Dr. Lawrence Farber, a neurologist, and Dr. Philip Haber, a clinical psychologist who performed psychometric testing required under 8(D), concurred in the opinion that the employee suffered emotional disturbance as a result of his injury and that the diagnostic description corresponding to a 65 percent rating fitted employee's condition. Although Dr. Matthew Eckman, employee's treating physician, regarded employee's depression as "most likely situational," a neurological consultant who participated with Dr. Eckman in an evaluation of employee's condition considered some "residual mood changes" a very likely result of the injury. On this record it cannot be said that the 65 percent rating for emotional disturbance and personality change is manifestly contrary to the evidence.

We agree, however, with the employer's contention that the WCCA exceeded its authority when it substituted its 70 percent rating for the compensation judge's 50 percent rating for complex integrated cerebral function disturbances [8(C)] and interposed a 40 percent rating for consciousness disturbances [8(F)]. The WCCA may not substitute its view of the evidence for that adopted by the compensation judge if the compensation judge's findings are supported by evidence that a reasonable mind might accept as adequate. See Jacobowitch v. Bell & Howell, 404 N.W.2d 270, 274 (Minn.1987).

The compensation judge adopted Dr. Matthew Eckman's rating of 50 percent for complex, integrated cerebral function disturbances based on his observations as employee's treating physician and on reports by and consultations with other health care professionals, including a clinical psychologist, occupational therapist, neurologist, and speech pathologist. Included in Dr. Eckman's report, which was prepared one month before the compensation hearing, are these comments under the heading "cognitive dysfunction": "employee appeared to demonstrate adequate judgment and control during his week of observation" and "was not impulsive or noticeably unsafe in his daily living tasks." The report shows a full scale IQ of 80 and that the employee reads at the fifth grade level and functions at the eighth grade level in mathematics. The report indicates that the employee can make coffee by following written directions for the use of a coffee-maker with which he was unfamiliar. The report recommends that the employee be given more responsibility for household tasks such as cooking and laundry.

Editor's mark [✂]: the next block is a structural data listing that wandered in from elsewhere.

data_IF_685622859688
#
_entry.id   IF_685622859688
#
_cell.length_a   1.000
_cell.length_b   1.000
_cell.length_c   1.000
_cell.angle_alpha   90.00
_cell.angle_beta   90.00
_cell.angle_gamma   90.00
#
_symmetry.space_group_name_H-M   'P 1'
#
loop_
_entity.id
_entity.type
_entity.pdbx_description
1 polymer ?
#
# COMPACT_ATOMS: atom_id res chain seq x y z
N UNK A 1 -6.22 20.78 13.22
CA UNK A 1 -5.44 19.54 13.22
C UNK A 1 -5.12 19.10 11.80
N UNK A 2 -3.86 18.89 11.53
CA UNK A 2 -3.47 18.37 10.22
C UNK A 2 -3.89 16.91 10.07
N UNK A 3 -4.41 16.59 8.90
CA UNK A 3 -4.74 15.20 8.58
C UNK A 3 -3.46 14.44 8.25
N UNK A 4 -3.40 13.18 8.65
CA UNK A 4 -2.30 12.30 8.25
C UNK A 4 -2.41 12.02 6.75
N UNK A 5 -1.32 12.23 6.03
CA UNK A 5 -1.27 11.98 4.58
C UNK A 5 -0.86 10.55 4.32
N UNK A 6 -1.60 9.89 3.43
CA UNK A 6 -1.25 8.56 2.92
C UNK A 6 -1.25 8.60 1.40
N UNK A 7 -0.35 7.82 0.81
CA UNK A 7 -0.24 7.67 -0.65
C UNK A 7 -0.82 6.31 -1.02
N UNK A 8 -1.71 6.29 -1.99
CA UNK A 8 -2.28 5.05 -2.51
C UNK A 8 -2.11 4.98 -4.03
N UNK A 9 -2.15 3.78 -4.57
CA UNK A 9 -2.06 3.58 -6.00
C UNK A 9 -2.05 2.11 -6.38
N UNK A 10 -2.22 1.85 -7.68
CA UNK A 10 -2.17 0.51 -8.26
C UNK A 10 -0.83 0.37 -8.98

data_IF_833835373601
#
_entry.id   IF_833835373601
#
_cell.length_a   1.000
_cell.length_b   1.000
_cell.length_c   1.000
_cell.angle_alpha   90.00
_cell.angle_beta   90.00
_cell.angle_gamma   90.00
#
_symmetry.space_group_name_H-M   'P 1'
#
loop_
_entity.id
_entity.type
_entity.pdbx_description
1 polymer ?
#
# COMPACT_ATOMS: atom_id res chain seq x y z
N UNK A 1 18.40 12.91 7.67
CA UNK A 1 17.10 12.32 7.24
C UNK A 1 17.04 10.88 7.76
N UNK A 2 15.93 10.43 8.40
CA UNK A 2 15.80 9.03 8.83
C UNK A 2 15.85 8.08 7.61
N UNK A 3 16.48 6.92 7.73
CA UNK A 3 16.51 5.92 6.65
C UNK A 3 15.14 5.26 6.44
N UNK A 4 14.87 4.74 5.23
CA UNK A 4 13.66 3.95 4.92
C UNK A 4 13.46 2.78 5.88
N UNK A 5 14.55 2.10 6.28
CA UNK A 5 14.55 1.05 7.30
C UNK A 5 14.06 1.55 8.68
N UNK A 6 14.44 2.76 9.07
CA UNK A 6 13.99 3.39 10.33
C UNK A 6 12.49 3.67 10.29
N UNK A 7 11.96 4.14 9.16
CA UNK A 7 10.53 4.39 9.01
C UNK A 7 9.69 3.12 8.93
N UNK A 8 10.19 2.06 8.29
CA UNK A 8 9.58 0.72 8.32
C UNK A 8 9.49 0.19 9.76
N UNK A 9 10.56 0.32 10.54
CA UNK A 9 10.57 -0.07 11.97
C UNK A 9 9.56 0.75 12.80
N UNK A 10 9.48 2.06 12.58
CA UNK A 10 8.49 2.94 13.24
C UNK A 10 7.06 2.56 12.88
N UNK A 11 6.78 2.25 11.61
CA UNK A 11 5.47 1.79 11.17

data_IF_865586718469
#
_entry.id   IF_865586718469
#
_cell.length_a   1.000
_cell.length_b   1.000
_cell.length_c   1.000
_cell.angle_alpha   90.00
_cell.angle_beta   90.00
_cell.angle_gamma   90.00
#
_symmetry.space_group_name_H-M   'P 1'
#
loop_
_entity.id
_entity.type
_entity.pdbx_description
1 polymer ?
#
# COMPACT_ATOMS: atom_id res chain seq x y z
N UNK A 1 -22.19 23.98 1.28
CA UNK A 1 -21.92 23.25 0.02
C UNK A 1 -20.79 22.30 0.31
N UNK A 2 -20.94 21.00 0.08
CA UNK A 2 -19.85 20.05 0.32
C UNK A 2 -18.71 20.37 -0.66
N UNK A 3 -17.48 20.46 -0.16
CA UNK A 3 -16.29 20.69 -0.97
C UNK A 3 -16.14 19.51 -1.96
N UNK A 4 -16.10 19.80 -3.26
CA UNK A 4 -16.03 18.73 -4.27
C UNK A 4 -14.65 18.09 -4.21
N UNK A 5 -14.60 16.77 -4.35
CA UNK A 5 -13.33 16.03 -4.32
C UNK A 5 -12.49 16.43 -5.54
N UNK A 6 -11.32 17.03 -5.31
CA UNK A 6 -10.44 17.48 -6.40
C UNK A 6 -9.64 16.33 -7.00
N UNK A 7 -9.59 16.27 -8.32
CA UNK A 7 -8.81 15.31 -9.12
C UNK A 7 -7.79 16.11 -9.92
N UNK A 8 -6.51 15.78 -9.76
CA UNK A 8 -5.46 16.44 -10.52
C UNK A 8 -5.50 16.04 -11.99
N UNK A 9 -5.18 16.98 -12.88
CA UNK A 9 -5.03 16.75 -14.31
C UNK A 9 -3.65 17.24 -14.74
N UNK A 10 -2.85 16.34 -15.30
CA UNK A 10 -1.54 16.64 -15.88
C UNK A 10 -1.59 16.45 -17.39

The WCCA, however, rejected Dr. Eckman's evaluation out of hand and adopted Dr. Farber's rating of 70 percent on the ground that "the evidence of record is uncontroverted that the employee is not capable of living alone." In fact, Dr. Eckman recognized that the employee needed supervision by a responsible adult on a regular basis, but his comments concerning the employee's dependence with respect to daily living activities appear to be based on the totality of functional impairments caused by the injury. Employee's inability to live *802 alone was recognized in the rating assigned for emotional disturbances. Given the employee's level of cognitive functioning, if only impairment of "memory, judgment, or other higher level cognitive abilities" are considered in assessing employee's need for supervision, a reasonable mind could accept as adequate the evidence supporting the conclusion that employee has a moderate level of impairment of higher level cognitive abilities as a result of injury and, were that his only impairment, he could live alone with some supervision. Minn.Rules § 5223.0060, subp. 8(C)(3) (1984).

The fallacy in the WCCA's analysis is repeated in its 40 percent rating for consciousness disturbances. The diagnostic description for this rating is "mild or intermittent decreased level of consciousness manifested by periodic mild confusion or lethargy, a score of 16 to 28 on the Kenny scale." Minn.Rules § 5223.0060, subp. 8(F)(1) (1984). Dr. Farber, in consultation with Dr. Haber, assigned a 40 percent rating under this category, based primarily on employee's 24.6 score on the Kenny Self-Care Evaluation in July 1985. Dr. Farber also based his rating on what he described as "periods where he [the employee] would get out of it and confused," although this description appears to come from employee's mother rather than Dr. Farber's personal observation.